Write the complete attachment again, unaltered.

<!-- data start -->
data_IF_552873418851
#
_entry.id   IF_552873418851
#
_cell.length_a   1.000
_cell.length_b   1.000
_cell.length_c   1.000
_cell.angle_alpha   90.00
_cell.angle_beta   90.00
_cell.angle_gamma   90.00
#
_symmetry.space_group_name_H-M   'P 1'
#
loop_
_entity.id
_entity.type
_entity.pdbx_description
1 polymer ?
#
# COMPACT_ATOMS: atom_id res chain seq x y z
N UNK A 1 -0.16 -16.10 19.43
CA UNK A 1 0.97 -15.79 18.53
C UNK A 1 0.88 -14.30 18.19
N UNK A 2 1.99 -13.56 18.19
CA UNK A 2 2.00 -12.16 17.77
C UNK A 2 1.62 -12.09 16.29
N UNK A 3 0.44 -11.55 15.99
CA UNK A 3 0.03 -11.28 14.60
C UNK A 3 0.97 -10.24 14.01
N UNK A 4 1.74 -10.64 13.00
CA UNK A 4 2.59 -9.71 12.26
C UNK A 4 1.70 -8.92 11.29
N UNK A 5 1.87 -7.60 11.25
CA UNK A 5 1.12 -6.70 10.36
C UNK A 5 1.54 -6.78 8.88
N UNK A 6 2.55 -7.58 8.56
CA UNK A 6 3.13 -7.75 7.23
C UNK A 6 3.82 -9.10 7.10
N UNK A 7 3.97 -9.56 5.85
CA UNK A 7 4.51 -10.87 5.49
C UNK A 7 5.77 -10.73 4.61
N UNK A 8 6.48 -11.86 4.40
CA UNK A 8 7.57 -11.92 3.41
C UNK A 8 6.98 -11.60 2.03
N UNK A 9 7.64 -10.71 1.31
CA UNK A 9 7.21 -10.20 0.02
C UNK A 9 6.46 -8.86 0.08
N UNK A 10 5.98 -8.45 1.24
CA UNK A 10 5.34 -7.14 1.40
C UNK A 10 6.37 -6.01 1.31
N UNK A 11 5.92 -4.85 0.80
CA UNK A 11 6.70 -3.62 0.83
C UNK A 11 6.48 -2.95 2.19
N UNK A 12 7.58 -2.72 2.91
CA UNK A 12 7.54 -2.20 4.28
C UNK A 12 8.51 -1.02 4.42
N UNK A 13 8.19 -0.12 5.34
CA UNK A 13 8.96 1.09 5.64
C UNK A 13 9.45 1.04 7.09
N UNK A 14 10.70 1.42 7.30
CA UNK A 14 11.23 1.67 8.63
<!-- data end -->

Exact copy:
data_IF_552873418851
#
_entry.id   IF_552873418851
#
_cell.length_a   1.000
_cell.length_b   1.000
_cell.length_c   1.000
_cell.angle_alpha   90.00
_cell.angle_beta   90.00
_cell.angle_gamma   90.00
#
_symmetry.space_group_name_H-M   'P 1'
#
loop_
_entity.id
_entity.type
_entity.pdbx_description
1 polymer ?
#
# COMPACT_ATOMS: atom_id res chain seq x y z
N UNK A 1 -0.16 -16.10 19.43
CA UNK A 1 0.97 -15.79 18.53
C UNK A 1 0.88 -14.30 18.19
N UNK A 2 1.99 -13.56 18.19
CA UNK A 2 2.00 -12.16 17.77
C UNK A 2 1.62 -12.09 16.29
N UNK A 3 0.44 -11.55 15.99
CA UNK A 3 0.03 -11.28 14.60
C UNK A 3 0.97 -10.24 14.01
N UNK A 4 1.74 -10.64 13.00
CA UNK A 4 2.59 -9.71 12.26
C UNK A 4 1.70 -8.92 11.29
N UNK A 5 1.87 -7.60 11.25
CA UNK A 5 1.12 -6.70 10.36
C UNK A 5 1.54 -6.78 8.88
N UNK A 6 2.55 -7.58 8.56
CA UNK A 6 3.13 -7.75 7.23
C UNK A 6 3.82 -9.10 7.10
N UNK A 7 3.97 -9.56 5.85
CA UNK A 7 4.51 -10.87 5.49
C UNK A 7 5.77 -10.73 4.61
N UNK A 8 6.48 -11.86 4.40
CA UNK A 8 7.57 -11.92 3.41
C UNK A 8 6.98 -11.60 2.03
N UNK A 9 7.64 -10.71 1.31
CA UNK A 9 7.21 -10.20 0.02
C UNK A 9 6.46 -8.86 0.08
N UNK A 10 5.98 -8.45 1.24
CA UNK A 10 5.34 -7.14 1.40
C UNK A 10 6.37 -6.01 1.31
N UNK A 11 5.92 -4.85 0.80
CA UNK A 11 6.70 -3.62 0.83
C UNK A 11 6.48 -2.95 2.19
N UNK A 12 7.58 -2.72 2.91
CA UNK A 12 7.54 -2.20 4.28
C UNK A 12 8.51 -1.02 4.42
N UNK A 13 8.19 -0.12 5.34
CA UNK A 13 8.96 1.09 5.64
C UNK A 13 9.45 1.04 7.09
N UNK A 14 10.70 1.42 7.30
CA UNK A 14 11.23 1.67 8.63